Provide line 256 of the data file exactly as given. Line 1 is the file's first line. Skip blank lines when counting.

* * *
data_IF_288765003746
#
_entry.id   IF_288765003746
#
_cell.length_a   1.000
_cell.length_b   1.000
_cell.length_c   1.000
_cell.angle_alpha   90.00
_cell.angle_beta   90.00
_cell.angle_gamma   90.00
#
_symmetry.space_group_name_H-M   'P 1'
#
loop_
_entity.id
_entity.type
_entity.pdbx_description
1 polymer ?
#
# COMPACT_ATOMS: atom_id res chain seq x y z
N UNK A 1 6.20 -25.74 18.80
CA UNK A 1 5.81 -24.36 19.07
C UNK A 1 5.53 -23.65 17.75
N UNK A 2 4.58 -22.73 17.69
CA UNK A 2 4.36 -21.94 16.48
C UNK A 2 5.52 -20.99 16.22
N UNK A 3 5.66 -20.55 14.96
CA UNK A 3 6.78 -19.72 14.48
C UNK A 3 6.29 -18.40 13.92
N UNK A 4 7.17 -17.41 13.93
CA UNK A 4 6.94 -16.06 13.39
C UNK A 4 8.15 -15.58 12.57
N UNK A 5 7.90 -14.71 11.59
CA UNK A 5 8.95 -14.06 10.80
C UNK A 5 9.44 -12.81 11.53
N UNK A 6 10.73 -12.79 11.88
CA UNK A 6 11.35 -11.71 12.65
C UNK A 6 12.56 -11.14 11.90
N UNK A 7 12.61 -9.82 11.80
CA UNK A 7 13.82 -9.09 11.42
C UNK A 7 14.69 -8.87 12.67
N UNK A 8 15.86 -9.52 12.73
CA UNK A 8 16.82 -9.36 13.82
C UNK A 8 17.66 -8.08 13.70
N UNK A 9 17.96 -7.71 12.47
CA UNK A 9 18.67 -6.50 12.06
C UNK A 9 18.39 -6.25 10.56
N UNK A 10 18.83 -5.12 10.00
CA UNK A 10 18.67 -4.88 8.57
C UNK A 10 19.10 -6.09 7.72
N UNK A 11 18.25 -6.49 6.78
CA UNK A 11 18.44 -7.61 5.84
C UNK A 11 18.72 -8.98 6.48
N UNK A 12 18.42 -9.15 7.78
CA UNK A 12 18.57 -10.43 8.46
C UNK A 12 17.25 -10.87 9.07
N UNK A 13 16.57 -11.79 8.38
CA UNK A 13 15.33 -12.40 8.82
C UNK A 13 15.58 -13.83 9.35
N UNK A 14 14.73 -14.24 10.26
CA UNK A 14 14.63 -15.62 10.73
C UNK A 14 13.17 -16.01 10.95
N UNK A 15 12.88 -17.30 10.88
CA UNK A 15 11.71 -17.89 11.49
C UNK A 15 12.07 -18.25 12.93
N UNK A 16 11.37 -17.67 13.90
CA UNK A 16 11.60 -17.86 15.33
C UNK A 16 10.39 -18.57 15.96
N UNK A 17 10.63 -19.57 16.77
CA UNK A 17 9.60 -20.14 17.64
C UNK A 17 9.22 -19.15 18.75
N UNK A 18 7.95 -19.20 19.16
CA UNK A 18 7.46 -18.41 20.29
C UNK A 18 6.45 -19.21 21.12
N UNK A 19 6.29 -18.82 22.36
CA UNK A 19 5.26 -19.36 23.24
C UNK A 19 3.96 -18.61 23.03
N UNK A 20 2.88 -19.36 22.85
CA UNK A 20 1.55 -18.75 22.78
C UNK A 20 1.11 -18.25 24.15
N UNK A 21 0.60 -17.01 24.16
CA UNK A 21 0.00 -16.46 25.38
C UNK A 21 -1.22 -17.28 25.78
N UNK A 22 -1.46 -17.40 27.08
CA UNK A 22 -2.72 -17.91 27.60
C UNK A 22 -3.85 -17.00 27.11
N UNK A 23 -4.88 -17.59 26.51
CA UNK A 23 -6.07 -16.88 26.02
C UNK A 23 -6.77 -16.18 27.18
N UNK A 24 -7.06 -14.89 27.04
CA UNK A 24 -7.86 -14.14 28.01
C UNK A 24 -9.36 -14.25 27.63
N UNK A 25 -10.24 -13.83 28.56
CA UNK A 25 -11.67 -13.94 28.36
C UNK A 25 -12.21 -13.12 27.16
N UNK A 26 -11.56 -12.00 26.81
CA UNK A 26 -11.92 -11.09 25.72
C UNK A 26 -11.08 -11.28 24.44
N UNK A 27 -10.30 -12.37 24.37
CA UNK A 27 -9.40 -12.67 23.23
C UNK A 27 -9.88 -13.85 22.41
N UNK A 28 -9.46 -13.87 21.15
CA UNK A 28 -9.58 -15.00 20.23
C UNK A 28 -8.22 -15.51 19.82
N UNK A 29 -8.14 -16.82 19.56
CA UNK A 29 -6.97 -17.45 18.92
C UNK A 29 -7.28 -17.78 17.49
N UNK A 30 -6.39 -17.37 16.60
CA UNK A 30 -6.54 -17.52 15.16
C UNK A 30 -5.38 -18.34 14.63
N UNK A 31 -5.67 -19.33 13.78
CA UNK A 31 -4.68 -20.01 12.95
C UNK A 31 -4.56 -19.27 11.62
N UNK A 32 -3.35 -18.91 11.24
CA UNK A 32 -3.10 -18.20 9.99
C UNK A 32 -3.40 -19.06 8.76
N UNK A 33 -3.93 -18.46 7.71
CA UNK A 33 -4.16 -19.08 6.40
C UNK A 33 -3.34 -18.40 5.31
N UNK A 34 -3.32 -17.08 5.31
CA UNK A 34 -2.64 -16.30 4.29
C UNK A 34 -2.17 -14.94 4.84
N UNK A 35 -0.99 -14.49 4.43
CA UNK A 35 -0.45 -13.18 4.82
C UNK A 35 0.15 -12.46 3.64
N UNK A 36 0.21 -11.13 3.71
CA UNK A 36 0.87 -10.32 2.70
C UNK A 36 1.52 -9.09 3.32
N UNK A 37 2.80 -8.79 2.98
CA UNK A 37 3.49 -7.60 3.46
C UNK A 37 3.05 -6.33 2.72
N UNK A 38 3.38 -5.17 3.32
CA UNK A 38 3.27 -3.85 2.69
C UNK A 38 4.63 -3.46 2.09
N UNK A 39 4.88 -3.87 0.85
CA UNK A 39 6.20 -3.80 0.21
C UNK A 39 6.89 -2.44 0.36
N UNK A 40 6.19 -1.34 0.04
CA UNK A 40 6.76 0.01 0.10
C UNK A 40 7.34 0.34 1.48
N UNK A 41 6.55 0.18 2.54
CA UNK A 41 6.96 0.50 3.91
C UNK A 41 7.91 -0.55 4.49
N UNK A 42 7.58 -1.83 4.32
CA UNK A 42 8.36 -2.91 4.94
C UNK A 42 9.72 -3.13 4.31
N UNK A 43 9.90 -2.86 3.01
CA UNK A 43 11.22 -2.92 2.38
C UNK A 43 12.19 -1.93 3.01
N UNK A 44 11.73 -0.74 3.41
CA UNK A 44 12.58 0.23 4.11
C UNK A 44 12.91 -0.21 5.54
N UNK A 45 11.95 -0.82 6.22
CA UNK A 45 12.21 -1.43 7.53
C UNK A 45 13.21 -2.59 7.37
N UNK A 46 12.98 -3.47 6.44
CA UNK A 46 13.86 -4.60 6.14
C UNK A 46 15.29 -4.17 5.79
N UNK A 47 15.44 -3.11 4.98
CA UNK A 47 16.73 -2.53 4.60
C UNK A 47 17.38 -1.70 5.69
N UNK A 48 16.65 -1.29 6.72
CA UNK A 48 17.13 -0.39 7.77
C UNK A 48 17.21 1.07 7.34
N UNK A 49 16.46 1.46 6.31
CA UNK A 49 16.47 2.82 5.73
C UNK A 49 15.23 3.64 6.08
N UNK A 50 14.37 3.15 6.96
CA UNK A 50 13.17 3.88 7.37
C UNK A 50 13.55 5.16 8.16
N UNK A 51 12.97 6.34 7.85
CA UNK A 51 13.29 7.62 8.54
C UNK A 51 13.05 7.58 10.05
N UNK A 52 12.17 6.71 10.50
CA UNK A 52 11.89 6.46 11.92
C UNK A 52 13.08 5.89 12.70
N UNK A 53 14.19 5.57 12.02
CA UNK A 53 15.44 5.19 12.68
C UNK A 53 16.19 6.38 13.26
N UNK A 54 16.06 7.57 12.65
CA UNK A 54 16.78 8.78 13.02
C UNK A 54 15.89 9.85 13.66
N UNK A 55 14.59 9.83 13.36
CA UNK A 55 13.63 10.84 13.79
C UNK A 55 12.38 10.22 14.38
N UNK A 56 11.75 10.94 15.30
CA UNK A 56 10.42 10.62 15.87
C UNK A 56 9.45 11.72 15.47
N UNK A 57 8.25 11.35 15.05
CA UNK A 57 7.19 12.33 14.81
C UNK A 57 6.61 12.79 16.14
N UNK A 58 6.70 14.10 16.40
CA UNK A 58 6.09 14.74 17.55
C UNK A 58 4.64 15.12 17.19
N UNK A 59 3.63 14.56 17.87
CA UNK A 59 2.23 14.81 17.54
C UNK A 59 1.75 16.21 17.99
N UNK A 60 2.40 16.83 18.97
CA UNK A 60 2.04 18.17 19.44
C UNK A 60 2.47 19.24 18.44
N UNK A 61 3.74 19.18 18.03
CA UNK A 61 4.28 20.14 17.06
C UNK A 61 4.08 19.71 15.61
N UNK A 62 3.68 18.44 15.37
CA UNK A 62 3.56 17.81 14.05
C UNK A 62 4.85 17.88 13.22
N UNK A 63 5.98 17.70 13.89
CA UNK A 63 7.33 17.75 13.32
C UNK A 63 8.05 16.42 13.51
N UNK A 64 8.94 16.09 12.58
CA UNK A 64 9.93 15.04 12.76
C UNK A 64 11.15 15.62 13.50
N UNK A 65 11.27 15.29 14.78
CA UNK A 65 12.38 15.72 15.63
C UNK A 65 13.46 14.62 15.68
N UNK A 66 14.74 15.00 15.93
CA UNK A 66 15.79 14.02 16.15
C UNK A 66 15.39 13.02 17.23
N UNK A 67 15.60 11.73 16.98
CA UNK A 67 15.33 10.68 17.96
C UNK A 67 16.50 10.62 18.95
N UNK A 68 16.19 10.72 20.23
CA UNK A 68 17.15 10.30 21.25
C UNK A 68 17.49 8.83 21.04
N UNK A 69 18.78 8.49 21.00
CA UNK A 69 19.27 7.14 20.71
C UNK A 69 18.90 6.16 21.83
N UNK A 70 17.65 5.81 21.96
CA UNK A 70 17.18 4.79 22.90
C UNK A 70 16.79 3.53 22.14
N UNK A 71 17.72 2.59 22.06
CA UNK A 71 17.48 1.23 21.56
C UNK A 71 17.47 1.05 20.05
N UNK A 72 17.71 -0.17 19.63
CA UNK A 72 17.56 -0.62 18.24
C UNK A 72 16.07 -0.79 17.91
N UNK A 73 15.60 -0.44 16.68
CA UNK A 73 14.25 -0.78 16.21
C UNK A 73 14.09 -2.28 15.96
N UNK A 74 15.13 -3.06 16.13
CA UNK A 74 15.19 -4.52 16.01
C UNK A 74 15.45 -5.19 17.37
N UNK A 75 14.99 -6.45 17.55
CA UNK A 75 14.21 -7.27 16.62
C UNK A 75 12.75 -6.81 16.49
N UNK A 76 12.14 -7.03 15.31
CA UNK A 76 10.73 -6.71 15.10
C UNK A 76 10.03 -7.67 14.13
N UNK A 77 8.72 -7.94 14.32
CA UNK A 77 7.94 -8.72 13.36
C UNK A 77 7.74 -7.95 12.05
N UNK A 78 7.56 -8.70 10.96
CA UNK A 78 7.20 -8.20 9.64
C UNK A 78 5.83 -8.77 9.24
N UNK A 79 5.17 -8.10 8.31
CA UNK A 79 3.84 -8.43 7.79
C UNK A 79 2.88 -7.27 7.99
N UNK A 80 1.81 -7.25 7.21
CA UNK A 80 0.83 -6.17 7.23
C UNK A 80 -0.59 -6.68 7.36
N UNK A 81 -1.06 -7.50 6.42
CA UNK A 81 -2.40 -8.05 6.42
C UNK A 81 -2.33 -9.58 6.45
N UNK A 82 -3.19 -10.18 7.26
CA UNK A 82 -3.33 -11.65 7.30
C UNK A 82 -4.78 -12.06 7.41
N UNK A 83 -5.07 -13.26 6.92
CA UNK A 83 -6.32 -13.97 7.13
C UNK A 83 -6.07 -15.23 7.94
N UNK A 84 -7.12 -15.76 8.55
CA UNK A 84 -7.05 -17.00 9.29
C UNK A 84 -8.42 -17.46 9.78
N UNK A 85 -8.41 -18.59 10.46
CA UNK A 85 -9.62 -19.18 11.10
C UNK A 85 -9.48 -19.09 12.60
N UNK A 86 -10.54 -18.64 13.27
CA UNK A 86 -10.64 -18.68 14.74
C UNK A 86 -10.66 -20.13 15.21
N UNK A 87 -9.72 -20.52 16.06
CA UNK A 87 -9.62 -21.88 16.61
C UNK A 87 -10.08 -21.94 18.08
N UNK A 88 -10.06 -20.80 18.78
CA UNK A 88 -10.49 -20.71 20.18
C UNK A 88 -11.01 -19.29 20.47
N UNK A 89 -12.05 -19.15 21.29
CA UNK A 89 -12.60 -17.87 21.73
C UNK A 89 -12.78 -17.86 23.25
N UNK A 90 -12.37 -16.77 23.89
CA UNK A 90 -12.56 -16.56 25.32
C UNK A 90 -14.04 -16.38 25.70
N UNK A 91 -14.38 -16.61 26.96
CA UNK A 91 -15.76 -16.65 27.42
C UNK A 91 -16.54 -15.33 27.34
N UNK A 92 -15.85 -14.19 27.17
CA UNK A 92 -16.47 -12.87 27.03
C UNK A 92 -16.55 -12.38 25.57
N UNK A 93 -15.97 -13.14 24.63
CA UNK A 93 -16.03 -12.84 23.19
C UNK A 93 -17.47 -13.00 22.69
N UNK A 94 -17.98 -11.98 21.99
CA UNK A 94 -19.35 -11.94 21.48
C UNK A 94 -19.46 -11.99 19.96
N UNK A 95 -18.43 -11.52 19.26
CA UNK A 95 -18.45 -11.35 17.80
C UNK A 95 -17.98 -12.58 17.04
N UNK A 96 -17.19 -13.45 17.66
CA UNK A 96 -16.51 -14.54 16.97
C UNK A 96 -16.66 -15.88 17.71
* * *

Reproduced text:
CA UNK A 79 3.84 -8.43 7.79